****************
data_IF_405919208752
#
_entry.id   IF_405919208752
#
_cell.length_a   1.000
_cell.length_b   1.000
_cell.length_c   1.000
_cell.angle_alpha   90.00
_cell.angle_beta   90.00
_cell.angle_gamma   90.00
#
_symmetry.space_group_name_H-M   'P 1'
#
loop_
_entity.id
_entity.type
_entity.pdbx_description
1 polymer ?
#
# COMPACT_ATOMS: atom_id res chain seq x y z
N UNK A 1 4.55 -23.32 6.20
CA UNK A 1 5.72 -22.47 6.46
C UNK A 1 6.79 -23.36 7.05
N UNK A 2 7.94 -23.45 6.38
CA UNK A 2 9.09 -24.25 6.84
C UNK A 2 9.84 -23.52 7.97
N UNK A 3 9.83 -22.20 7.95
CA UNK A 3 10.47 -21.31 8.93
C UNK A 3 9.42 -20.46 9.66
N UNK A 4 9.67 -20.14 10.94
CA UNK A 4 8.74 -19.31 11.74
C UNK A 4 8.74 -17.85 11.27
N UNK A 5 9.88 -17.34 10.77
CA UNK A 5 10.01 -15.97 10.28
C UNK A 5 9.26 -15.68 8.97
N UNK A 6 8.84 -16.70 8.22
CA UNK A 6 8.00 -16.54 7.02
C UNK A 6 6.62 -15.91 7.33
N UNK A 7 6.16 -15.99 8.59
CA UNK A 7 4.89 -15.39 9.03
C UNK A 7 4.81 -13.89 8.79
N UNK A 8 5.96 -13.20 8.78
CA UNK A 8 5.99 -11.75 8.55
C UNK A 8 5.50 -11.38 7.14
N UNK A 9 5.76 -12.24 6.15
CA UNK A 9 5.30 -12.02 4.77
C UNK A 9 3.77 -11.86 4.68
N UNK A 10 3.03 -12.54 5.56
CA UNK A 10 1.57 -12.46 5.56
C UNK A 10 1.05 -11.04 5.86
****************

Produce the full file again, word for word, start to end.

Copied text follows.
data_IF_405919208752
#
_entry.id   IF_405919208752
#
_cell.length_a   1.000
_cell.length_b   1.000
_cell.length_c   1.000
_cell.angle_alpha   90.00
_cell.angle_beta   90.00
_cell.angle_gamma   90.00
#
_symmetry.space_group_name_H-M   'P 1'
#
loop_
_entity.id
_entity.type
_entity.pdbx_description
1 polymer ?
#
# COMPACT_ATOMS: atom_id res chain seq x y z
N UNK A 1 4.55 -23.32 6.20
CA UNK A 1 5.72 -22.47 6.46
C UNK A 1 6.79 -23.36 7.05
N UNK A 2 7.94 -23.45 6.38
CA UNK A 2 9.09 -24.25 6.84
C UNK A 2 9.84 -23.52 7.97
N UNK A 3 9.83 -22.20 7.95
CA UNK A 3 10.47 -21.31 8.93
C UNK A 3 9.42 -20.46 9.66
N UNK A 4 9.67 -20.14 10.94
CA UNK A 4 8.74 -19.31 11.74
C UNK A 4 8.74 -17.85 11.27
N UNK A 5 9.88 -17.34 10.77
CA UNK A 5 10.01 -15.97 10.28
C UNK A 5 9.26 -15.68 8.97
N UNK A 6 8.84 -16.70 8.22
CA UNK A 6 8.00 -16.54 7.02
C UNK A 6 6.62 -15.91 7.33
N UNK A 7 6.16 -15.99 8.59
CA UNK A 7 4.89 -15.39 9.03
C UNK A 7 4.81 -13.89 8.79
N UNK A 8 5.96 -13.20 8.78
CA UNK A 8 5.99 -11.75 8.55
C UNK A 8 5.50 -11.38 7.14
N UNK A 9 5.76 -12.24 6.15
CA UNK A 9 5.30 -12.02 4.77
C UNK A 9 3.77 -11.86 4.68
N UNK A 10 3.03 -12.54 5.56
CA UNK A 10 1.57 -12.46 5.56
C UNK A 10 1.05 -11.04 5.86